President Obama on Friday nominated Ken Hackett, former head of Catholic Relief Services, to be the next U.S. ambassador to the Vatican.
It’s a savvy move, picking a Catholic whose career in the church has been dedicated to alleviating suffering as America’s representative to a pope who has made helping the poor a priority for his pontificate.
Hackett replaces Miguel Diaz, who left the post last November to teach at the University of Dayton. Diaz is a theologian, which was a first for the U.S. ambassador to the Holy See, and that also seemed to make sense in that Pope Benedict XVI, whose retirement led to the election of Pope Francis last March, is a renowned theologian.
Usually the Vatican posting has gone to political appointees or as a reward to longtime friends of the president. After all, a posting in Rome is not a bad digestivo for a retiring public servant.
There had been some consternation  that Obama hadn’t named an ambassador sooner. But the administration isn’t known for acting too swiftly on judicial appointments either, and when Benedict announced that we would be resigning in February it behooved the White House to see who emerged as the new pope.
Hackett seems very much in synch with Francis. He is also familiar with Rome and Rome with him, and he has contacts across the U.S. church and is highly-regarded for his career at CRS — even if CRS is not a favorite of influential political conservatives in the American church.
Hackett served on the Board of Directors of George W. Bush’s Millennium Challenge Corporation for five years, and he has ties across administrations. He is reported to be close to Denis McDonough , Obama’s chief of staff, whose brother is a priest.
Hackett’s name had been circulating as a potential candidate , as had two other well-known Catholics who have close political ties to Obama: Stephen Schneck of Catholic University and Nicholas Cafardi of Duquesne’s law school.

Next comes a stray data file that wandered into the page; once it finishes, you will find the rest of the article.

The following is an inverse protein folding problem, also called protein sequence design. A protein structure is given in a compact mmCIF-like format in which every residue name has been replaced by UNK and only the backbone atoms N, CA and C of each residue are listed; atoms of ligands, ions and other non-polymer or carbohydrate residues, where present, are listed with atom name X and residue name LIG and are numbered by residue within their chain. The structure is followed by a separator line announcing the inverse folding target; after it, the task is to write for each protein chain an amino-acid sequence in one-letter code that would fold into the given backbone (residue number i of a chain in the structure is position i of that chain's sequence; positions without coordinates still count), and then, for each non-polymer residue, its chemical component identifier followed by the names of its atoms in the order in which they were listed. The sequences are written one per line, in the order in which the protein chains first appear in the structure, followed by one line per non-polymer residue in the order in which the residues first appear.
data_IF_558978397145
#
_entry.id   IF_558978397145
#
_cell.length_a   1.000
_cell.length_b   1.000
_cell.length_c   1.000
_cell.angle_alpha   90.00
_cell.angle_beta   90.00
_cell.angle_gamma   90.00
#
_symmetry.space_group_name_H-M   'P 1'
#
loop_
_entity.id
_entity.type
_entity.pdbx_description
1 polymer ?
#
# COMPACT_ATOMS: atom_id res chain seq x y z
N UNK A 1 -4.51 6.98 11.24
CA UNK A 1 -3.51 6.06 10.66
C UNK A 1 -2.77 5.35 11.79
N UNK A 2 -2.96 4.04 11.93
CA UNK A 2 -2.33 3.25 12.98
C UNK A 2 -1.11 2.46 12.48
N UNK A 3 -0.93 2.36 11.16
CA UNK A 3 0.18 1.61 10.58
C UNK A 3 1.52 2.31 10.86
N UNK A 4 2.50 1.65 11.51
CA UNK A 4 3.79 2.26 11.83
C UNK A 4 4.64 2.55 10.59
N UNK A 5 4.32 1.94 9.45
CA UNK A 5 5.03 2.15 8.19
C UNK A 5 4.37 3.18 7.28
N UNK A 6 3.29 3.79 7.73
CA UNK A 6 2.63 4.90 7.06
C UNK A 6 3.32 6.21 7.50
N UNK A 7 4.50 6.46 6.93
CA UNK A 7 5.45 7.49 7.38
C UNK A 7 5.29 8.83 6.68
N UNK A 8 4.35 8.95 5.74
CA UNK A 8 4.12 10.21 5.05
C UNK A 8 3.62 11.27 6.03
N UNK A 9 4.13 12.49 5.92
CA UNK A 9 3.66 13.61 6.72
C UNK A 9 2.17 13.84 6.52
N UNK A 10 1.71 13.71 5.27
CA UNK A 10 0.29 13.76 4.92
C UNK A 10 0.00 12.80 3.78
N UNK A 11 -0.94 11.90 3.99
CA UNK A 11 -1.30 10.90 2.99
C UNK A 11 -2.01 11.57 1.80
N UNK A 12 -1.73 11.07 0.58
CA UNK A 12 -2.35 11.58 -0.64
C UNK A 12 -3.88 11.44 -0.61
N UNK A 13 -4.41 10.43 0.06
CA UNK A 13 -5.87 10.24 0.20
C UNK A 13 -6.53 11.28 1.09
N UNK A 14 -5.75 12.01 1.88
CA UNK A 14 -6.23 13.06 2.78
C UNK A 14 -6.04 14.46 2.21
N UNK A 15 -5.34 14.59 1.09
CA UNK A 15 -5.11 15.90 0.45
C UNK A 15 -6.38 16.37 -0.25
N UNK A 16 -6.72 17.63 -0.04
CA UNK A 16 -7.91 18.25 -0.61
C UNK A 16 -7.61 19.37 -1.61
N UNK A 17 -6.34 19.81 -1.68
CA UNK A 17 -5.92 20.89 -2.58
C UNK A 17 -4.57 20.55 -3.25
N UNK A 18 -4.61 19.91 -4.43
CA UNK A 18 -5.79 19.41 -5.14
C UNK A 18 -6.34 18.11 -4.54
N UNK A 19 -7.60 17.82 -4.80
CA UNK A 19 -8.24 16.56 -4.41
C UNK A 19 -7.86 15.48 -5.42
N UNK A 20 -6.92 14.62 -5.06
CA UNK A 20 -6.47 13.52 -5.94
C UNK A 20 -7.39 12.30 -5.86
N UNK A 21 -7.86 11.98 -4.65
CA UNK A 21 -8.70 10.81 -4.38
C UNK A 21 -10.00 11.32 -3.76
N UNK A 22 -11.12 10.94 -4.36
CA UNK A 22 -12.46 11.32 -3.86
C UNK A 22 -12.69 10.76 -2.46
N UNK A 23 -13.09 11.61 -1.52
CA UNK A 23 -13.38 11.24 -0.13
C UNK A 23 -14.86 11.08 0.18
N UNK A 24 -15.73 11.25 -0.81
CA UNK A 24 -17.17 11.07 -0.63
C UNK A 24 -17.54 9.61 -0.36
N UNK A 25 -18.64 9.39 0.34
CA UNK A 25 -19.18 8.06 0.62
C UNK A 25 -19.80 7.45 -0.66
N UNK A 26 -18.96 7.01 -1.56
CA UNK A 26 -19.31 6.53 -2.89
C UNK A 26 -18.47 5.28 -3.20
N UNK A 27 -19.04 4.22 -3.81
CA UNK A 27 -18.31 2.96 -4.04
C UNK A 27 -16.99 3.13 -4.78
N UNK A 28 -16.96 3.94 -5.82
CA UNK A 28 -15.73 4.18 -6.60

The prospect of either Schneck or Cafardi drew preemptive strikes  from Catholic conservatives who said appointing either of them would be like poking a stick in the collective eye of the American bishops.
But whatever their views on CRS, it is unlikely Ken Hackett will prompt much pushback.
Besides, Hackett is no James Costos, the former HBO exec and Obama fundraiser who is gay — and was also named Friday  as U.S. ambassador to Spain, one of the world’s most Catholic countries (after the Holy See, natch).
The nomination of Costos had been rumored for months and his sexual orientation likely explains the late Friday afternoon announcement time.
Hackett’s noncontroversial appointment is a nice balance. As National Catholic Reporter’s John Allen wrote in January, the appointment was going to be important to Vatican officials “because it signals what kind of relationship Obama wants to have (with the Holy See) during his second term.”
“Filling the slot tends to be a special headache for Democratic presidents because they have to find somebody who can pass muster both with their party and with the Vatican. The custom that it has to be a Catholic complicates things further, because it’s not just a candidate’s policy positions that might cause problems, but his or her internal standing in the church.”
Hackett would seem to satisfy all the requirements — the only question now being whether his voice will be heard at Foggy Bottom.
From the White House announcement :
Ken Hackett is a consultant to the University of Notre Dame’s Institute for Global Development. In 2012, after 40 years of service, he retired from the Catholic Relief Services (CRS), where he was the President and CEO from 1993 to 2012. Prior to serving as President and CEO, Mr. Hackett was East African Regional Director from 1992 to 1993. From 1987 to 1992, he served as the Country Representative in the Philippines. From 1986 to 1987, he was Senior Director of External Affairs, and from 1978 to 1985, he was the African Regional Director. He began his career with CRS in 1972 as a staff member in Sierra Leone. In addition to working at CRS, Mr. Hackett was North American Vice President of Caritas Internationalis from 1996 to 2004. From 1996 to 2011, he served as a member of the Pontifical Commission, Cor Unum, the Vatican body that coordinates the Church’s charitable work. From 2004 to 2009, he served on the Board of Directors of the Millennium Challenge Corporation. Mr. Hackett served as a Peace Corps volunteer in Ghana from 1968 to 1971. He received a B.S. from Boston College.
David Gibson is an award-winning religion journalist, author and filmmaker. He is a national reporter for RNS and has written two books on Catholic topics, the latest a biography of Pope Benedict XVI. Via RNS .